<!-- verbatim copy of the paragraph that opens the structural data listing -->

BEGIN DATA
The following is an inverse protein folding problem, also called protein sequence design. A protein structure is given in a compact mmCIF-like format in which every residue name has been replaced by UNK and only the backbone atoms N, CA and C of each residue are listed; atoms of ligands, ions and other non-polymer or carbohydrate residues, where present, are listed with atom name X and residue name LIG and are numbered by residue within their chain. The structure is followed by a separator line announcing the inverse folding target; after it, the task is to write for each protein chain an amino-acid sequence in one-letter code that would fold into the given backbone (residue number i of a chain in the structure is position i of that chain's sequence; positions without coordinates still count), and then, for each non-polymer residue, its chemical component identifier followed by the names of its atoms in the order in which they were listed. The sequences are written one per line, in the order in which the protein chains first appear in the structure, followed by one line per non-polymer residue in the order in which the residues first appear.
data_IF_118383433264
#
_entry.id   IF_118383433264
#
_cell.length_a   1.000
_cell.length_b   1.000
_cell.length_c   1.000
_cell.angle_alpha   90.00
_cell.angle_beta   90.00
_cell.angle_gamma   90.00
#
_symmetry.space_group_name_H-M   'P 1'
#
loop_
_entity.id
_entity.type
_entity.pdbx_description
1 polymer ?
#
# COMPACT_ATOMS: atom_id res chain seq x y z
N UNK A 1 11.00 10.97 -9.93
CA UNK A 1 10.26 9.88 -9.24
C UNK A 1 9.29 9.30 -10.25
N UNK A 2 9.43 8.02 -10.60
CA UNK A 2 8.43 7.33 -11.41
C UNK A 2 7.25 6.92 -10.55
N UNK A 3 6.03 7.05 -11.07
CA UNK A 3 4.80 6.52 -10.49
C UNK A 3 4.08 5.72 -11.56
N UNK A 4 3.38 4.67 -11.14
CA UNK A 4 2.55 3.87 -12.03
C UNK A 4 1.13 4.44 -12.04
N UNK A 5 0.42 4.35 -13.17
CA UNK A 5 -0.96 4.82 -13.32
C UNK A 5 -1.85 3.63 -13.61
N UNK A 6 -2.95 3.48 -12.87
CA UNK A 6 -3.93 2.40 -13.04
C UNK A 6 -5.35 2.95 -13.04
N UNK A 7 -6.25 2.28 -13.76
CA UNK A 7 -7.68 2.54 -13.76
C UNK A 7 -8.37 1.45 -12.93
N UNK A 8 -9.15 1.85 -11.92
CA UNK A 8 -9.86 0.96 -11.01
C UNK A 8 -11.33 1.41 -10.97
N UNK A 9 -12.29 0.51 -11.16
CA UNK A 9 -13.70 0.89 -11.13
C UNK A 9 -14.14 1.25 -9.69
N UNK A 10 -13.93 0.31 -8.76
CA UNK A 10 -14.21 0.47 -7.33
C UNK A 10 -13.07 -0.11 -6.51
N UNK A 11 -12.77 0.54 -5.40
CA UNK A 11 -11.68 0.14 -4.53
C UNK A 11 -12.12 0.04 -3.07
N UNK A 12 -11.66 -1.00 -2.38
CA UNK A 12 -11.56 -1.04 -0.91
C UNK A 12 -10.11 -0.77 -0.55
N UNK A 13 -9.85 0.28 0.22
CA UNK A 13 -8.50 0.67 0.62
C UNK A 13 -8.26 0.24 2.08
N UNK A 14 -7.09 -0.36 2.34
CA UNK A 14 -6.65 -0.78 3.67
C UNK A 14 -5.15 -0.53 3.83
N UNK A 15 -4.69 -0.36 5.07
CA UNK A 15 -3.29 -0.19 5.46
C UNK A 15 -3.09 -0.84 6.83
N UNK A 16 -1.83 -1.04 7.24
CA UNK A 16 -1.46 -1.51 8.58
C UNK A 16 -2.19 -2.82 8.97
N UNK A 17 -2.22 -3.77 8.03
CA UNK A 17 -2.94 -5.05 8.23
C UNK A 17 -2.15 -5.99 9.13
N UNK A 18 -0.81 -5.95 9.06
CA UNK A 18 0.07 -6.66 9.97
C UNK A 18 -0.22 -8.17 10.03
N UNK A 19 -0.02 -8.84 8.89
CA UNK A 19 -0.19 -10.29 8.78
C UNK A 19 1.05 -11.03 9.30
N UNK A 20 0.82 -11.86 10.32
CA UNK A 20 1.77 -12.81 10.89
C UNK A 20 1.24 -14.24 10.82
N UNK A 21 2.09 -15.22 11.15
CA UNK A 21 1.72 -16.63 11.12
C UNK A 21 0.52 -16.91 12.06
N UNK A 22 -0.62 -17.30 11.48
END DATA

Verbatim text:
The following is an inverse protein folding problem, also called protein sequence design. A protein structure is given in a compact mmCIF-like format in which every residue name has been replaced by UNK and only the backbone atoms N, CA and C of each residue are listed; atoms of ligands, ions and other non-polymer or carbohydrate residues, where present, are listed with atom name X and residue name LIG and are numbered by residue within their chain. The structure is followed by a separator line announcing the inverse folding target; after it, the task is to write for each protein chain an amino-acid sequence in one-letter code that would fold into the given backbone (residue number i of a chain in the structure is position i of that chain's sequence; positions without coordinates still count), and then, for each non-polymer residue, its chemical component identifier followed by the names of its atoms in the order in which they were listed. The sequences are written one per line, in the order in which the protein chains first appear in the structure, followed by one line per non-polymer residue in the order in which the residues first appear.